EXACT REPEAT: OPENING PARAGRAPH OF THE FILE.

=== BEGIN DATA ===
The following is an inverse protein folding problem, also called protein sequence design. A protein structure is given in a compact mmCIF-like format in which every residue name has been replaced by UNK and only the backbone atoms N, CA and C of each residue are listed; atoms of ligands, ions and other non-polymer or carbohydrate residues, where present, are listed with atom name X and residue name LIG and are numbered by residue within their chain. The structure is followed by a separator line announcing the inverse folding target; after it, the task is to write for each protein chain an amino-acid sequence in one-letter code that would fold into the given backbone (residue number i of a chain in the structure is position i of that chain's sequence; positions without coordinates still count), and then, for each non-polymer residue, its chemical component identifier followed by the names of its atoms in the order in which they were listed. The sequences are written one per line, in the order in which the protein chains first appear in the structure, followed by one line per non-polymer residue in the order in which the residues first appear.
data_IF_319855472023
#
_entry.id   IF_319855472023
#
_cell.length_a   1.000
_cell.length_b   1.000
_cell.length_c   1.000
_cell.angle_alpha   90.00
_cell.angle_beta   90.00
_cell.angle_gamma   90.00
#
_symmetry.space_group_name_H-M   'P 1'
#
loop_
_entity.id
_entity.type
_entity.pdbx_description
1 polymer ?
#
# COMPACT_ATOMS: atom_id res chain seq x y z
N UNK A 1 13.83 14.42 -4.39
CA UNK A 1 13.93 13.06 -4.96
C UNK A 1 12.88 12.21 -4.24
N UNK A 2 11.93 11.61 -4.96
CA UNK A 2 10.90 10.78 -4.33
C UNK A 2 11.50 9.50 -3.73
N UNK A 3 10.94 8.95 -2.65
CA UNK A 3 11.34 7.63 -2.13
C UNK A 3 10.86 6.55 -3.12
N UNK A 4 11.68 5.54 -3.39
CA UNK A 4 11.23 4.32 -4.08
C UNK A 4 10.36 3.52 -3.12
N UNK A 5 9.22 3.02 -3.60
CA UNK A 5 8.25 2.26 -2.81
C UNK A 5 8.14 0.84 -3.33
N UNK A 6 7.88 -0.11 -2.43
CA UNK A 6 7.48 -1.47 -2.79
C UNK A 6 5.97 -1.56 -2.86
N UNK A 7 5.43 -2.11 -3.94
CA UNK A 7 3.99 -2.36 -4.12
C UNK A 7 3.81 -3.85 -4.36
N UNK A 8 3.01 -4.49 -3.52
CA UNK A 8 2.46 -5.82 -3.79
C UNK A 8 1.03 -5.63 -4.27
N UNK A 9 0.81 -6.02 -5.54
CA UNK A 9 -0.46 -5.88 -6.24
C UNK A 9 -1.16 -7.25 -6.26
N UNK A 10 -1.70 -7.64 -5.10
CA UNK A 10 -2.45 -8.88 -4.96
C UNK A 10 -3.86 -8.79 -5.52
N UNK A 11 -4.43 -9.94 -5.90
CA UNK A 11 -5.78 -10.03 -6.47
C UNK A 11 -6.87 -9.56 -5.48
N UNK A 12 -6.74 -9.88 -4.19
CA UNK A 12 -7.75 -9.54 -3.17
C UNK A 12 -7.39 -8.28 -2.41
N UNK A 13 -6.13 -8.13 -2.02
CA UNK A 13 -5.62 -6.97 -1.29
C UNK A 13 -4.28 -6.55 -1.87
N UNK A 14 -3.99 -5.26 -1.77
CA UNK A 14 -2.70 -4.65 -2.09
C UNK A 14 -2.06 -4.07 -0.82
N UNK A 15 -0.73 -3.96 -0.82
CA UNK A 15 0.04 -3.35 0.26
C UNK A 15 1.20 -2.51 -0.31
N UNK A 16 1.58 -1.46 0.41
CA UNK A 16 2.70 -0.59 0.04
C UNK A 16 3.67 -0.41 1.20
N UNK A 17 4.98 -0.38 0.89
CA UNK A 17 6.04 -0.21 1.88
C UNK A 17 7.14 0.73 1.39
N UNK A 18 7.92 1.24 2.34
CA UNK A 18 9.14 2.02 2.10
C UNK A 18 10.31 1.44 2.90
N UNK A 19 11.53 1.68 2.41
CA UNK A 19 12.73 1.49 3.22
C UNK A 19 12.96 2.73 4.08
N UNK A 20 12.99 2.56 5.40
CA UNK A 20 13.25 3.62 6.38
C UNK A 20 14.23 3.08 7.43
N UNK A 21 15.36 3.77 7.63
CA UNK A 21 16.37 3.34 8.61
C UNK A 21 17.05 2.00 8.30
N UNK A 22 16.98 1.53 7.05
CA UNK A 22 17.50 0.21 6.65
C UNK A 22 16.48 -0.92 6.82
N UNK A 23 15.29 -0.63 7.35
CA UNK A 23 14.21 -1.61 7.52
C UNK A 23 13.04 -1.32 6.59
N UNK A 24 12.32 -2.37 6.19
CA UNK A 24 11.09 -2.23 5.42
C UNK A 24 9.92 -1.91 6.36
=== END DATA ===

The following is an inverse protein folding problem, also called protein sequence design. A protein structure is given in a compact mmCIF-like format in which every residue name has been replaced by UNK and only the backbone atoms N, CA and C of each residue are listed; atoms of ligands, ions and other non-polymer or carbohydrate residues, where present, are listed with atom name X and residue name LIG and are numbered by residue within their chain. The structure is followed by a separator line announcing the inverse folding target; after it, the task is to write for each protein chain an amino-acid sequence in one-letter code that would fold into the given backbone (residue number i of a chain in the structure is position i of that chain's sequence; positions without coordinates still count), and then, for each non-polymer residue, its chemical component identifier followed by the names of its atoms in the order in which they were listed. The sequences are written one per line, in the order in which the protein chains first appear in the structure, followed by one line per non-polymer residue in the order in which the residues first appear.